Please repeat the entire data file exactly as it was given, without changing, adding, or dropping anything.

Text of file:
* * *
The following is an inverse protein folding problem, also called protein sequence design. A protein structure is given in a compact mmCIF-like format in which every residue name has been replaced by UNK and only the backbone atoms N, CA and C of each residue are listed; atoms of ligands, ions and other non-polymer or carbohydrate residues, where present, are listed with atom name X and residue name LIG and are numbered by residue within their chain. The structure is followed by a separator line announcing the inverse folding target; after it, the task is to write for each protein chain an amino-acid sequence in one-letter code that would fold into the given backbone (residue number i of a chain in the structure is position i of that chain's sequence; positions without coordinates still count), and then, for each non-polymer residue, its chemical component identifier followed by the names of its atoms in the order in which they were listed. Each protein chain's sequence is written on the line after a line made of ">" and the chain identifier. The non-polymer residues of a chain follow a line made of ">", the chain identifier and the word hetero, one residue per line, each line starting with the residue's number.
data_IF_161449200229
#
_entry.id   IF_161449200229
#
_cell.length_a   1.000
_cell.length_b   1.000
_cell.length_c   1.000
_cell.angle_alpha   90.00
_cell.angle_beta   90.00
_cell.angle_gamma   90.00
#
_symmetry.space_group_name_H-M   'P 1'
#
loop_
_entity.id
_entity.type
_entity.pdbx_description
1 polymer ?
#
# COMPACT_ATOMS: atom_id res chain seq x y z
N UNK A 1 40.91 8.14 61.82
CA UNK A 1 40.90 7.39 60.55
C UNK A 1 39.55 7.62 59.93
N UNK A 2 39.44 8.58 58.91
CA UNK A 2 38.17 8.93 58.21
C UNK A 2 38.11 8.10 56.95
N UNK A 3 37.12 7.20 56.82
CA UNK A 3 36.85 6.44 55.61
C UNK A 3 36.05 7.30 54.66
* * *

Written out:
The following is an inverse protein folding problem, also called protein sequence design. A protein structure is given in a compact mmCIF-like format in which every residue name has been replaced by UNK and only the backbone atoms N, CA and C of each residue are listed; atoms of ligands, ions and other non-polymer or carbohydrate residues, where present, are listed with atom name X and residue name LIG and are numbered by residue within their chain. The structure is followed by a separator line announcing the inverse folding target; after it, the task is to write for each protein chain an amino-acid sequence in one-letter code that would fold into the given backbone (residue number i of a chain in the structure is position i of that chain's sequence; positions without coordinates still count), and then, for each non-polymer residue, its chemical component identifier followed by the names of its atoms in the order in which they were listed. Each protein chain's sequence is written on the line after a line made of ">" and the chain identifier. The non-polymer residues of a chain follow a line made of ">", the chain identifier and the word hetero, one residue per line, each line starting with the residue's number.
data_IF_161449200229
#
_entry.id   IF_161449200229
#
_cell.length_a   1.000
_cell.length_b   1.000
_cell.length_c   1.000
_cell.angle_alpha   90.00
_cell.angle_beta   90.00
_cell.angle_gamma   90.00
#
_symmetry.space_group_name_H-M   'P 1'
#
loop_
_entity.id
_entity.type
_entity.pdbx_description
1 polymer ?
#
# COMPACT_ATOMS: atom_id res chain seq x y z
N UNK A 1 40.91 8.14 61.82
CA UNK A 1 40.90 7.39 60.55
C UNK A 1 39.55 7.62 59.93
N UNK A 2 39.44 8.58 58.91
CA UNK A 2 38.17 8.93 58.21
C UNK A 2 38.11 8.10 56.95
N UNK A 3 37.12 7.20 56.82
CA UNK A 3 36.85 6.44 55.61
C UNK A 3 36.05 7.30 54.66